CURRENTLY UNDER CONSTRUCTION: things may not be correct!

I tried to compile a list of buzzwords I’ve heard recently, and just words you should know. Follow the links to a more indepth definition and explination. To stay up-to-date on animal ingredients that are being placed in our food all the time(!) check out this book and research those ingredients!!: Animal Ingredients A to Z. In the list below I left out a few basic biology terms, like lipids, proteins ect., but they do appear in a few of the definitions. And do your own research! If you don’t understand something, look it up, you have the world at your fingertips.

1, 4-Dioxanes: Accidental by-products from ethoxylation (common ingredient processing), which are not declared on ingredient labels and are classified as possible carcinogens
Antioxidant: A substance which inhibits or prevents damage from free radicals.
Benzyl Alcohol: Also known as phenylmethanol, it is a clear, colorless liquid with a mild pleasant aromatic odor. Benzyl alcohol has a good solvency, low toxicity and low vapor pressure. It is soluble in water and readily soluble in alcohol and ether. It is also used as a raw material of various esters.
Carcinogen: This term refers to any substance, which is directly involved in the promotion of cancer or in the facilitation of its propagation.
Chemical Sunscreens (Parsol 1789/Oxybenzone): Synthetic sunscreens that get absorbed and potentially disrupt hormone balance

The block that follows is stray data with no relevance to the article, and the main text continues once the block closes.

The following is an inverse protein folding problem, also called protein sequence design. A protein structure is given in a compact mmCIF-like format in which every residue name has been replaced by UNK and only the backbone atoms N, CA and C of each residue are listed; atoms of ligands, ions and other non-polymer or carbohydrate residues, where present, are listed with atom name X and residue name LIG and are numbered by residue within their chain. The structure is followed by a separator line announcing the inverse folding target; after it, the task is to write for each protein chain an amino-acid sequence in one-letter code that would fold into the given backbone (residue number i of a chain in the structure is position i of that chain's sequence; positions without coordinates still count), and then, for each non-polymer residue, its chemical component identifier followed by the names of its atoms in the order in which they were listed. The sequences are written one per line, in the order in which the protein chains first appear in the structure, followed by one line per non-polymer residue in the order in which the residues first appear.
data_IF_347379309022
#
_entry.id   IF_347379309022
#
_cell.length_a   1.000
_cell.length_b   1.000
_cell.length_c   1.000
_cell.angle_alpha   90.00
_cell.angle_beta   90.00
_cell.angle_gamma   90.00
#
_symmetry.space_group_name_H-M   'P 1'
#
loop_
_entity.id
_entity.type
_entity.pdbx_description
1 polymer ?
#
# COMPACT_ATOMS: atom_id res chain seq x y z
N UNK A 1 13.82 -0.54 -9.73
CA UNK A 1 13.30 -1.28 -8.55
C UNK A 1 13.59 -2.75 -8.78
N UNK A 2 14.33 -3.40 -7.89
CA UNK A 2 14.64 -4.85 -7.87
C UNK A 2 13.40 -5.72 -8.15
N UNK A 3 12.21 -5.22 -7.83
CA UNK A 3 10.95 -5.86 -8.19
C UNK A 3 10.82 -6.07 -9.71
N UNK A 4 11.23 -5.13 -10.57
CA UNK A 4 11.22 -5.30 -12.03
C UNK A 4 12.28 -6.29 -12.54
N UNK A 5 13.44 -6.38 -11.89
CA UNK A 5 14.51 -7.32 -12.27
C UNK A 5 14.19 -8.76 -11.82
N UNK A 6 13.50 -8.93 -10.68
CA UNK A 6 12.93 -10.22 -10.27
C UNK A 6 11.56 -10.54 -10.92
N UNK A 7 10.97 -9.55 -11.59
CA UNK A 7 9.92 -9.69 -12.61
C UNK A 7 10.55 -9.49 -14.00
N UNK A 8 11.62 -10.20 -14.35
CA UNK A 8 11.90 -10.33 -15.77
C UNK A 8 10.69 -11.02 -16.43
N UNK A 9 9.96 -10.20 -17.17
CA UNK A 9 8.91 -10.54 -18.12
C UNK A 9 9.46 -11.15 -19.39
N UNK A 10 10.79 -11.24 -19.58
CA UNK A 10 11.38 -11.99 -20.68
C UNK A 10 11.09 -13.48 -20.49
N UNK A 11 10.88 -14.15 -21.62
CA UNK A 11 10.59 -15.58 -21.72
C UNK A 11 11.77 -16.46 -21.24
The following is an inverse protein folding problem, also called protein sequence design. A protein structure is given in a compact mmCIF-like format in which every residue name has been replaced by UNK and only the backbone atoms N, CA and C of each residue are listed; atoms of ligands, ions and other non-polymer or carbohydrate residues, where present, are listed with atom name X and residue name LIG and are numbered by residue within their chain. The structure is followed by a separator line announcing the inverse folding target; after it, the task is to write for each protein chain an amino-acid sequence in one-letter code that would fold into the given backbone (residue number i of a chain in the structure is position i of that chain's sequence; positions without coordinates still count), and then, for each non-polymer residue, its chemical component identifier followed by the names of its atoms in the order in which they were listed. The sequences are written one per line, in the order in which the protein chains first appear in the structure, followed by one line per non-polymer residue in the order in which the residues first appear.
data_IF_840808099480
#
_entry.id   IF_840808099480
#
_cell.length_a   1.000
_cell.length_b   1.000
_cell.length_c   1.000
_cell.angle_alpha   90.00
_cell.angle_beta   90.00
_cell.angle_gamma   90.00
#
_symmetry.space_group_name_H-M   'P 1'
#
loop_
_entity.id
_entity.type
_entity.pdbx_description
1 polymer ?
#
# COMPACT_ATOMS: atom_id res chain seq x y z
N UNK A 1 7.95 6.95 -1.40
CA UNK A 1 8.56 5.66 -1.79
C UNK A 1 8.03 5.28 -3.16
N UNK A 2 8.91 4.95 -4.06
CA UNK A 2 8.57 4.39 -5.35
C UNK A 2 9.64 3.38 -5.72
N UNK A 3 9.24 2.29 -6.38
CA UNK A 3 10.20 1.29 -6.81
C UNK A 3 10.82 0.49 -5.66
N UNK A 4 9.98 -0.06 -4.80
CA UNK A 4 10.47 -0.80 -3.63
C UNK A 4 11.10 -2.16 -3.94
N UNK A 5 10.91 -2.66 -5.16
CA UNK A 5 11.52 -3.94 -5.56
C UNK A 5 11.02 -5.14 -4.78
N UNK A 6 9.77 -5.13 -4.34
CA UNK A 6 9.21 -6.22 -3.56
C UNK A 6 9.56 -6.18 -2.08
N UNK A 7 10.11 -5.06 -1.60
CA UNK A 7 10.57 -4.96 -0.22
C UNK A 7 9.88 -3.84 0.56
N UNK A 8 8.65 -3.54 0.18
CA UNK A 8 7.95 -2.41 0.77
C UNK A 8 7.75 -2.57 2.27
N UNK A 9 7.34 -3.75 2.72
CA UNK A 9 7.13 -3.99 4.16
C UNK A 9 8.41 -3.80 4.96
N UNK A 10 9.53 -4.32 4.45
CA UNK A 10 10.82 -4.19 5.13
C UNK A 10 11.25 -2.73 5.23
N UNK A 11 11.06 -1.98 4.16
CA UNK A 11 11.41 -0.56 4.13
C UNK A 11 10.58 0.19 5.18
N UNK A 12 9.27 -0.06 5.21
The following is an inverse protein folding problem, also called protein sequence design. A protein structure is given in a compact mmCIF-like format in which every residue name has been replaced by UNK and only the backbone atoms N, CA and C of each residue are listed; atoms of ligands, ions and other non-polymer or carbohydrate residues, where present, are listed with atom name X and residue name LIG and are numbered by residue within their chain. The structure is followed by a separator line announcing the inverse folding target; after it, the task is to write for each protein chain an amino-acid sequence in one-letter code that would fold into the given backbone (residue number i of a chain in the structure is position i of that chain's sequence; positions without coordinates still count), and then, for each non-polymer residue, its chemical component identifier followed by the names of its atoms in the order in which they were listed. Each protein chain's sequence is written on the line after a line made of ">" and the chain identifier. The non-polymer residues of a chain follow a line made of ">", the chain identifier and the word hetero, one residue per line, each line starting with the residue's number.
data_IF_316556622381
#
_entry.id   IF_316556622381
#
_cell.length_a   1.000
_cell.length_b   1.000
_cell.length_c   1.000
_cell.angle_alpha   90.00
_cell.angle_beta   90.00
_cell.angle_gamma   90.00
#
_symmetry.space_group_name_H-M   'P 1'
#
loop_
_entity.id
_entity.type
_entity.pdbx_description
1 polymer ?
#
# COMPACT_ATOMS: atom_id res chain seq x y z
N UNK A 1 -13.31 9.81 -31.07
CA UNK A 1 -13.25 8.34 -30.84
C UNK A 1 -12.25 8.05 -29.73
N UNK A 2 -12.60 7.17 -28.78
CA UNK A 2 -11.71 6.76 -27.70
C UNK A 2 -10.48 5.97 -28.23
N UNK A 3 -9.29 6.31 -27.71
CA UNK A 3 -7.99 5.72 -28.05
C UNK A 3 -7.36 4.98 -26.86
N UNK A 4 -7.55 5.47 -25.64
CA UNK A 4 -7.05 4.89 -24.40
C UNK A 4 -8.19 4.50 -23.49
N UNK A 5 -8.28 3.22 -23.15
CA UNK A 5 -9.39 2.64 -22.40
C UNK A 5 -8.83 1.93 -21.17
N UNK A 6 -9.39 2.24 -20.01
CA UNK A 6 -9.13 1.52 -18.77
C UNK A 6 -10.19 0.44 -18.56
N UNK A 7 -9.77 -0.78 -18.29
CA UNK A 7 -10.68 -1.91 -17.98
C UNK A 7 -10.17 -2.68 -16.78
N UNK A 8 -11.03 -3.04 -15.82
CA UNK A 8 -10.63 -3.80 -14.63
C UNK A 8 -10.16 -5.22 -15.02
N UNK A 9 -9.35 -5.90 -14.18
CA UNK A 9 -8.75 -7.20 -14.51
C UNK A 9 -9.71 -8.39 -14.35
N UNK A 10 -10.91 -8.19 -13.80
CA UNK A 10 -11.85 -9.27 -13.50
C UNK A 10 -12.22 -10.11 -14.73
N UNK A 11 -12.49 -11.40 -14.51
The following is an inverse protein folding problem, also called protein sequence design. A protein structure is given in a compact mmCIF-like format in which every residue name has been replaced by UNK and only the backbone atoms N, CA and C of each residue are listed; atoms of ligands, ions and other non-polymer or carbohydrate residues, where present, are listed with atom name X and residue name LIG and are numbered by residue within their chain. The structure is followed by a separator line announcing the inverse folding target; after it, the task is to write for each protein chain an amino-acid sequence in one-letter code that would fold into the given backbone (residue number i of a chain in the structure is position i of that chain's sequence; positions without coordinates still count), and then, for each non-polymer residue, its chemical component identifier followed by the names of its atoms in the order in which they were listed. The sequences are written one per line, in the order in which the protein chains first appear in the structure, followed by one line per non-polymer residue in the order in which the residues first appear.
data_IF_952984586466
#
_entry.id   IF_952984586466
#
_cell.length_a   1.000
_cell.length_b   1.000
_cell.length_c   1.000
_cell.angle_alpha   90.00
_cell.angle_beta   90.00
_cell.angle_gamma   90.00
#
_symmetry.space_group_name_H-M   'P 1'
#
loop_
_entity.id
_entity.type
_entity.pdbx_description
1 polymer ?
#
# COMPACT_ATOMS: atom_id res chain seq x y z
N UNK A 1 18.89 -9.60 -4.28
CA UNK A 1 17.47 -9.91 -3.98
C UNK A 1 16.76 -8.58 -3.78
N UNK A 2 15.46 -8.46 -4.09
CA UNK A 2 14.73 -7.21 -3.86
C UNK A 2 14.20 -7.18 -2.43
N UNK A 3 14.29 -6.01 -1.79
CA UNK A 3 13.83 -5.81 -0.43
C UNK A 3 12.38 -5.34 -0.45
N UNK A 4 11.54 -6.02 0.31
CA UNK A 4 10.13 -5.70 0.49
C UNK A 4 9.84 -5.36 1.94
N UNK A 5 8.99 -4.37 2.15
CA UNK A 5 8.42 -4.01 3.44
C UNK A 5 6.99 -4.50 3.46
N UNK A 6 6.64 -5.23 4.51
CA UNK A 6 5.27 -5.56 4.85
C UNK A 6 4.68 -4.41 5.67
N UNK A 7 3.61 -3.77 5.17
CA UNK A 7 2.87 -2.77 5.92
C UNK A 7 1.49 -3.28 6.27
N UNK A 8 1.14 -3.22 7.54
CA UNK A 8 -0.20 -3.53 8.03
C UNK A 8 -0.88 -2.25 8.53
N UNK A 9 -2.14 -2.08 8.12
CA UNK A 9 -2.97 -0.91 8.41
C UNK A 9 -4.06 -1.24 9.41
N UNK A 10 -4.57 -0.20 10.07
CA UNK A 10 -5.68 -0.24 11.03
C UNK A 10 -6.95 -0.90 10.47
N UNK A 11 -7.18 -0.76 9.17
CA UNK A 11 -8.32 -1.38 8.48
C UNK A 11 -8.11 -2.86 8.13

Collagen: Present in the dermis, gives the skin shape and structure, keeping skin smooth and wrinkle-free when we are young, allowing wrinkles to form as the quality of collagen lessens with age. Present in the skin, bone, ligaments and cartilage, makes up about 30% of total body protein. It is used in producing gelatin (which is used in the food, pharmecutical, cosmetic and photography industries), and various types of glues. (Animal origin by-product)
Conventional (in refernce to the way food is made): Conventional food may be produced with the use of sewer-sludge fertilizers, synthetic fertilizers and pesticides, genetic engineering (biotechnology), growth hormones, irradiation and antibiotics. This does not mean that all conventionally made food is produced using these processes.
DEA/TEA: Synthetic stabilizers that can react with other ingredients in products and form nitrosamines, a known carcinogen (see above).
Elastin: Highly elastic albumin-like protein fiber found in the dermis, blood vessels, capillaries and other elastic tissue in the body. Allows skin to stretch then “snap back” when we are young; contributes to sagging skin as the quality of elastin is reduced with age. (Animal origin by-product)
Enzymes: Proteins that effect the speed at which chemical changes occur, usually speeding up an action. Thousands of different enzymes are produced in the body. The skin is the body’s largest enzyme-producing organ. (Vegetable and animal origins)